Thursday, March 8, 2012

March Days

What's up with March this year?  All sunny, spring like, daring me to leave coat behind and linger in the sun awhile.

I don't like it.

Here in my northeast corner of the country, March is typically cold, dreary skies with drippy, dirty snow everywhere.  Roaring in like a lion proves true.  March doesn't saunter in with a bright smile.  It's foul weather for foul moods.

March is the month my mother died from breast cancer and ever since, March reminds me of death, not the birth of spring.  No matter how hard it tries.




Though some years, it takes a few days.  I'll go about my business without a thought of that moment twelve years ago, but inevitably I'll wake one early March morning with a start, swearing I'd forgotten something, enduring a nagging, clinging feeling that lasts all day.

What have I lost?

Then I remember, all of it.  And it all seems so familiar now, like scenes from a sad movie.  Memories of a family holding vigil by a bedside, quietly coming and going. Whispered voices, a sleeping face, a turban askew.  The chilly, dark weather providing the perfect backdrop for the grief within the house, inside all of us.

I can't write of happy things in March.  Even now, years later.

Sorry, March -- I know it's not your fault.  You're a victim here, caught in a tragedy, forever to be seen as the month of endings.  Wrong place, wrong time.

Now, I spend these days pretending this month is like any other, but reminders are everywhere forcing me to face my loss.

In my son's school for library duty I accidentally come across the Kindergarten in the hall. My son's teacher calls out.  He'll be happy to see me, she says.  Someone is missing Mommy.

Near the end of the line my little guy was walking, head down, mouth turned under bearing some unseen weight.  He hadn't yet spotted me, but when he did he made a beeline for my side.  Without words, I knelt down, scooped him close and hugged as if our lives depended on it, as if I needed it just as much.

I hugged hard remembering someone who's gone.

I hugged hard because I'm still here.

I hugged hard enough to carry us through the unknown years ahead and I hugged hard because I knew how he felt.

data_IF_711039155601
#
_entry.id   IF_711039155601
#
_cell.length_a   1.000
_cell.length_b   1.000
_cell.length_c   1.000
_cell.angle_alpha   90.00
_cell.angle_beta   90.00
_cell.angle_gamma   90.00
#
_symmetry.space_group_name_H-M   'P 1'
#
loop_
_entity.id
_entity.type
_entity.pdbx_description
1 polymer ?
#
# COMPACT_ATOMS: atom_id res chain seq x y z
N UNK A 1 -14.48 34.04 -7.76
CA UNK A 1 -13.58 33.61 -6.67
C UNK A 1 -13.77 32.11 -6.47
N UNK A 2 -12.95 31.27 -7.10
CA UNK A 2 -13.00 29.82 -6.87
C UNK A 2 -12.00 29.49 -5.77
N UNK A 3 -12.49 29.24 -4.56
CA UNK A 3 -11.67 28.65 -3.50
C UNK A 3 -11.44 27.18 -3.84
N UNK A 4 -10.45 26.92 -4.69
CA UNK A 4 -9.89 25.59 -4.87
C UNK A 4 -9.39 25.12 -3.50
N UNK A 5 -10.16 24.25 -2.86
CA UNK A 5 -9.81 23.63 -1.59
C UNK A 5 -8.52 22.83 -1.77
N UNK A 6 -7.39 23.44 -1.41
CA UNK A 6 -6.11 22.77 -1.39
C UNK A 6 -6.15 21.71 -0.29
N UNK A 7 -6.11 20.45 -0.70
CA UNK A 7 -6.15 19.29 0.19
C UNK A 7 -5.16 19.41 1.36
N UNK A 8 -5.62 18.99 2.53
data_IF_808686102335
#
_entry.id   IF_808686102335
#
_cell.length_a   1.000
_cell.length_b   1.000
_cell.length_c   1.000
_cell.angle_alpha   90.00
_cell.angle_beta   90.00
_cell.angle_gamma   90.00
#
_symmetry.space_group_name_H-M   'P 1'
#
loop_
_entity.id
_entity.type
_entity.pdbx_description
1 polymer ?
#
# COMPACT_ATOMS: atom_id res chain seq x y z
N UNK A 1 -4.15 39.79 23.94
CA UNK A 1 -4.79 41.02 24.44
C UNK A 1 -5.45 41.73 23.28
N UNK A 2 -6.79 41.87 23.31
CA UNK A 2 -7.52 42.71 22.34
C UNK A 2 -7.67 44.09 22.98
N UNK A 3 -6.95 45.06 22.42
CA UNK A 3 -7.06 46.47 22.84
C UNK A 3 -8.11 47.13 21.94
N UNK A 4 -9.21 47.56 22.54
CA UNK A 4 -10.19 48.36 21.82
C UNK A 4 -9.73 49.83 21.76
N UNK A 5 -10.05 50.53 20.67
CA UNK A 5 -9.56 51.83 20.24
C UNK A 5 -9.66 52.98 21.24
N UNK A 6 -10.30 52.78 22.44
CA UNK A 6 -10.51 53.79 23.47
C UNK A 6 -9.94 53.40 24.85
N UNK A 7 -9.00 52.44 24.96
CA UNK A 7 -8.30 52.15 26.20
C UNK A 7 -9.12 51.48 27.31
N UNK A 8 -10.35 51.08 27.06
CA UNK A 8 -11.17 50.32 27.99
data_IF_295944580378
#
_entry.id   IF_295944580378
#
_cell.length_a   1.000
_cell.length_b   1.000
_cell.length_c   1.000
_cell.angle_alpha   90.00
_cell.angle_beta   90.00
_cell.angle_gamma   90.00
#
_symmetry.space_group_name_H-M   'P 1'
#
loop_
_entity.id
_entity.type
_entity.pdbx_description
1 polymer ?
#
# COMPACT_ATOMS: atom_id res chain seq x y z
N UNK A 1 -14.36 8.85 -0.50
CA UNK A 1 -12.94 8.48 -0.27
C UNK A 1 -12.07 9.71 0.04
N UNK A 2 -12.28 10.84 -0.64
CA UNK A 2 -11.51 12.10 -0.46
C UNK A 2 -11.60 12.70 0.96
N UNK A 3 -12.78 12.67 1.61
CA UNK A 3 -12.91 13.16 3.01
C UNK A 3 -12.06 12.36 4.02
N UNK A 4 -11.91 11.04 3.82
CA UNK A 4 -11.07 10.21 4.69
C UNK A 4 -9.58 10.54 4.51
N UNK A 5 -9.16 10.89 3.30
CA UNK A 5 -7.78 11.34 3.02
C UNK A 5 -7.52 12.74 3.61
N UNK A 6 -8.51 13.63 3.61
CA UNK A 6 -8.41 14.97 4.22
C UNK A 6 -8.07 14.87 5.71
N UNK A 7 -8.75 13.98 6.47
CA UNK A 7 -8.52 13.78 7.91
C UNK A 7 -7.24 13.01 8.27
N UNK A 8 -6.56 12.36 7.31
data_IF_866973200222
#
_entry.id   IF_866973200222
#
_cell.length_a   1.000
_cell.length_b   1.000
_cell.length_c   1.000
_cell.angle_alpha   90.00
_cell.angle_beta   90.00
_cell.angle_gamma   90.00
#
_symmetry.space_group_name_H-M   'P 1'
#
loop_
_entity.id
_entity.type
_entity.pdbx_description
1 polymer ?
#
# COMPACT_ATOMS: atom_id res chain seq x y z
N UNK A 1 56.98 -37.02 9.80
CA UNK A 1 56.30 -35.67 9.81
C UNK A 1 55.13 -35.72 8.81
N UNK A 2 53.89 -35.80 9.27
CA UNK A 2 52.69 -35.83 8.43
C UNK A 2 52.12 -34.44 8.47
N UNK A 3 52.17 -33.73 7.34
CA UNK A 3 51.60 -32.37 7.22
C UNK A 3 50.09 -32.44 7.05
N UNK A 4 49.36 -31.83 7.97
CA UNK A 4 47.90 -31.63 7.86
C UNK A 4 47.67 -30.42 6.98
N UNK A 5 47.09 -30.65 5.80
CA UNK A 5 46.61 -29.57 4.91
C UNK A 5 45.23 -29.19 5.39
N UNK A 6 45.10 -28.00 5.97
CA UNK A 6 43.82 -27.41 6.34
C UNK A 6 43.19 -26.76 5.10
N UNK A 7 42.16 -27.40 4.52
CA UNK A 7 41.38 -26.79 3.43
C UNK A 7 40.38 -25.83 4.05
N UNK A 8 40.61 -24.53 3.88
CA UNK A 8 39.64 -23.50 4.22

After a minute I pushed away asking if he would rejoin his class.  He said yes and went off to finish his day cheered up by an unexpected rush of mommy love.

I went off too, feeling a bit better, hoping the power of that hug in this month of March when I'm missing my own mother, will last a long, long time.


9 comments:

  1. This makes me cry, Stacey. How hard March must be for you, coming in like a lion. October and November are my months to endure, when my beloved father and mother respectively passed away. I can't face the beginnings of those months without hugs from my sons.

    The first family member I saw after 9/11/01, after driving for 3 hours, was my oldest son. I'll never forget our hug, a long poignant one filled with survivor guilt, but also thankfulness that we had each other.

    I'll be praying for you this month, sending welcome thoughts your way. It's never easy and no words can ever totally assuage the hurt. Hugs, Jan

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    1. Jan, thank you so much for your comment and prayers. I'm sorry you have two tough months to face, but happy your children can provide some joy. We're lucky we have that. Hugs from me, too.

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  2. What a beautiful post, Stacey. My eyes filled with tears as I read it. I can see why March is so painful to you, how the loss gets to you. March is, for many regions, a turbulent month, so I also see how this is so fitting to your mood. I'm so glad you could be there for your son. What a beautiful story and what a great mom you are!

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    1. Hi Beth, I think it takes one great mom to know another. I was teary writing this, but only because it's all so true. I wish my boys could know my mother. What a loss for them, but what is there to do? Stop breast cancer from taking anybody else, I suppose! Thanks for writing, Beth.

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  3. Dear Stacey...my heart is so full reading this post. Keep hugging and cherishing and remembering. I know you will. xoxo

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    1. Thanks, Kathi. I will and I know you will... Hugs to you, my Rhode Island friend.

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  4. Stacey,
    Well, as you know, I lost my mom in March too, so I can really empathize. March can be pretty brutal can't it? This post is so touching. I'm glad you were there to give your son a hug at that exact moment. I wish you could still get hugs from your mom. You've missed a lot in those twelve years. All you can do is carry the memories of your mom (and her hugs)in your heart. Sending you a hug now.

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    1. Hi Nancy, I remembered your mom was also March. Seems fitting with the weather. I can't imagine that kind of grief in bright summer, can you? It's getting hard to remember my morher's hugs. That's why I want so much to remember my sons'. Hang is there. Spring is coming. Love to you.

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  5. Stacey, remembering those awful days and also the bittersweetness of your wedding day and welcoming your boys without her. It's been a difficult journey, to say the least, but not without glimmers of joy like the one you so eloquently captured here. Hugs today.

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